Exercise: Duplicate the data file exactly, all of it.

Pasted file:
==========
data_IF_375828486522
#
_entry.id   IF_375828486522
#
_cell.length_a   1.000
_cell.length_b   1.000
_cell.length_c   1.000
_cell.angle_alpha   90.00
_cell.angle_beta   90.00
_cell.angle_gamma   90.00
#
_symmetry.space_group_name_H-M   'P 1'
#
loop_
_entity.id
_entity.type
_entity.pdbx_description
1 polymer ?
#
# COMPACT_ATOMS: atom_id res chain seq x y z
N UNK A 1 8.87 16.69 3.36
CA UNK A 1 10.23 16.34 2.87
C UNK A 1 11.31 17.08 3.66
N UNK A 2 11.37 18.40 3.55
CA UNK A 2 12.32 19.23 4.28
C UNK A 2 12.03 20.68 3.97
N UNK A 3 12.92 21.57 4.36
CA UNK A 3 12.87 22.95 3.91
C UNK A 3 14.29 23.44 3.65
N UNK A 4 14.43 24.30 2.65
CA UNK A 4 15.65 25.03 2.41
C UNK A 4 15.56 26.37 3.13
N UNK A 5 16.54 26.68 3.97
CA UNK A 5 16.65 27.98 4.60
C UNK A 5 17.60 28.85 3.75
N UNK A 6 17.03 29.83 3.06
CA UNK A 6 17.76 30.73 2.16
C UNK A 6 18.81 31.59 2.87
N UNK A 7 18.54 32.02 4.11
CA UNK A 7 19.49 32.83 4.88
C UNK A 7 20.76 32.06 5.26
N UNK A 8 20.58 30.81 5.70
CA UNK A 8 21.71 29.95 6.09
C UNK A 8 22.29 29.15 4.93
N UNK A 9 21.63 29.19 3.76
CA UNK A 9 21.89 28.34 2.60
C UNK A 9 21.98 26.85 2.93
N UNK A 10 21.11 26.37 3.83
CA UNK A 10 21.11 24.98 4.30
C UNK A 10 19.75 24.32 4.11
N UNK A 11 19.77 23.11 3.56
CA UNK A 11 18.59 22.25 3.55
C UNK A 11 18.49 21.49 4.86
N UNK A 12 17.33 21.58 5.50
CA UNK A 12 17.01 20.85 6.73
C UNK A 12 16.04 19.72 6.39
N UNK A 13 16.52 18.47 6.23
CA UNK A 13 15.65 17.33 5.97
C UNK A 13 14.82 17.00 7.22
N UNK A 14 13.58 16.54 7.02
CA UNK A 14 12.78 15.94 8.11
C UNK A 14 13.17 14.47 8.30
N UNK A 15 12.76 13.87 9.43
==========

data_IF_375828486522
#
_entry.id   IF_375828486522
#
_cell.length_a   1.000
_cell.length_b   1.000
_cell.length_c   1.000
_cell.angle_alpha   90.00
_cell.angle_beta   90.00
_cell.angle_gamma   90.00
#
_symmetry.space_group_name_H-M   'P 1'
#
loop_
_entity.id
_entity.type
_entity.pdbx_description
1 polymer ?
#
# COMPACT_ATOMS: atom_id res chain seq x y z
N UNK A 1 8.87 16.69 3.36
CA UNK A 1 10.23 16.34 2.87
C UNK A 1 11.31 17.08 3.66
N UNK A 2 11.37 18.40 3.55
CA UNK A 2 12.32 19.23 4.28
C UNK A 2 12.03 20.68 3.97
N UNK A 3 12.92 21.57 4.36
CA UNK A 3 12.87 22.95 3.91
C UNK A 3 14.29 23.44 3.65
N UNK A 4 14.43 24.30 2.65
CA UNK A 4 15.65 25.03 2.41
C UNK A 4 15.56 26.37 3.13
N UNK A 5 16.54 26.68 3.97
CA UNK A 5 16.65 27.98 4.60
C UNK A 5 17.60 28.85 3.75
N UNK A 6 17.03 29.83 3.06
CA UNK A 6 17.76 30.73 2.16
C UNK A 6 18.81 31.59 2.87
N UNK A 7 18.54 32.02 4.11
CA UNK A 7 19.49 32.83 4.88
C UNK A 7 20.76 32.06 5.26
N UNK A 8 20.58 30.81 5.70
CA UNK A 8 21.71 29.95 6.09
C UNK A 8 22.29 29.15 4.93
N UNK A 9 21.63 29.19 3.76
CA UNK A 9 21.89 28.34 2.60
C UNK A 9 21.98 26.85 2.93
N UNK A 10 21.11 26.37 3.83
CA UNK A 10 21.11 24.98 4.30
C UNK A 10 19.75 24.32 4.11
N UNK A 11 19.77 23.11 3.56
CA UNK A 11 18.59 22.25 3.55
C UNK A 11 18.49 21.49 4.86
N UNK A 12 17.33 21.58 5.50
CA UNK A 12 17.01 20.85 6.73
C UNK A 12 16.04 19.72 6.39
N UNK A 13 16.52 18.47 6.23
CA UNK A 13 15.65 17.33 5.97
C UNK A 13 14.82 17.00 7.22
N UNK A 14 13.58 16.54 7.02
CA UNK A 14 12.78 15.94 8.11
C UNK A 14 13.17 14.47 8.30
N UNK A 15 12.76 13.87 9.43